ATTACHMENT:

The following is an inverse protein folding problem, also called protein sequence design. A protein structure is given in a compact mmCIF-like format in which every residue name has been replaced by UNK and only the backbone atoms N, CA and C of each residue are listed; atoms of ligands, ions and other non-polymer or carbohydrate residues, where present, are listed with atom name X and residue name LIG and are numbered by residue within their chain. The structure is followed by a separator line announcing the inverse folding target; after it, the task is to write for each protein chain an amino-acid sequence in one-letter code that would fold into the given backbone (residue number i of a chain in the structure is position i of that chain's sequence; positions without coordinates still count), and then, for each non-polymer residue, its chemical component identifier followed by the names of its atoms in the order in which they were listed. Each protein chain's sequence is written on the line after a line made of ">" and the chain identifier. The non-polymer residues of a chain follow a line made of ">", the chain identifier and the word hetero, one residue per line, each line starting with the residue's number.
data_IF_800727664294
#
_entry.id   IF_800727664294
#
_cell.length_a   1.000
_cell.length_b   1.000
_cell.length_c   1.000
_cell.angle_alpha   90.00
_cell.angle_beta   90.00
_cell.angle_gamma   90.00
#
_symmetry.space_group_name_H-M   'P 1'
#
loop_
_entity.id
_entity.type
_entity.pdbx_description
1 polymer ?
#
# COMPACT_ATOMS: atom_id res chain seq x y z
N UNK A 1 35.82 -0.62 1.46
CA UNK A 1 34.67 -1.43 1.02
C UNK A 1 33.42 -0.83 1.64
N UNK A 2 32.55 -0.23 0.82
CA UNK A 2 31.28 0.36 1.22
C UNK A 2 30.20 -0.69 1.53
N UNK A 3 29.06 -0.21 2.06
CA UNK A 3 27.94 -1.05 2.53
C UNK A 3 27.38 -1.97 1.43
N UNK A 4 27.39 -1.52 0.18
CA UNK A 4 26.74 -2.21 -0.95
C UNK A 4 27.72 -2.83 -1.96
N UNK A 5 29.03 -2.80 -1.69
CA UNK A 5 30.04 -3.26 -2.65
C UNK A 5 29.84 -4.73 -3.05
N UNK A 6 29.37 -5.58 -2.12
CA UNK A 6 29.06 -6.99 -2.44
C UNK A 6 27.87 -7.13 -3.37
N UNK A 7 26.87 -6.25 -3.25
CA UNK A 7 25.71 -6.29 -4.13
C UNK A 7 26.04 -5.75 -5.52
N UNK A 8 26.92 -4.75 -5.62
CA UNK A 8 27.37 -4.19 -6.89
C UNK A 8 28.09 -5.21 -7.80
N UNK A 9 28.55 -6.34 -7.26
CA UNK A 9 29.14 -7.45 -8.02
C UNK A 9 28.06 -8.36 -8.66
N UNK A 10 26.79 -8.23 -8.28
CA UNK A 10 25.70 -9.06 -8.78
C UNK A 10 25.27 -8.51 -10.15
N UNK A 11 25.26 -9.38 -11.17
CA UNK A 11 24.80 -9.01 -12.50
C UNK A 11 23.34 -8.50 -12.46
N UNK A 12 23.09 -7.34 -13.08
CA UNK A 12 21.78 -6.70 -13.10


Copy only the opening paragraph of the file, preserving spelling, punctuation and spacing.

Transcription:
The following is an inverse protein folding problem, also called protein sequence design. A protein structure is given in a compact mmCIF-like format in which every residue name has been replaced by UNK and only the backbone atoms N, CA and C of each residue are listed; atoms of ligands, ions and other non-polymer or carbohydrate residues, where present, are listed with atom name X and residue name LIG and are numbered by residue within their chain. The structure is followed by a separator line announcing the inverse folding target; after it, the task is to write for each protein chain an amino-acid sequence in one-letter code that would fold into the given backbone (residue number i of a chain in the structure is position i of that chain's sequence; positions without coordinates still count), and then, for each non-polymer residue, its chemical component identifier followed by the names of its atoms in the order in which they were listed. Each protein chain's sequence is written on the line after a line made of ">" and the chain identifier. The non-polymer residues of a chain follow a line made of ">", the chain identifier and the word hetero, one residue per line, each line starting with the residue's number.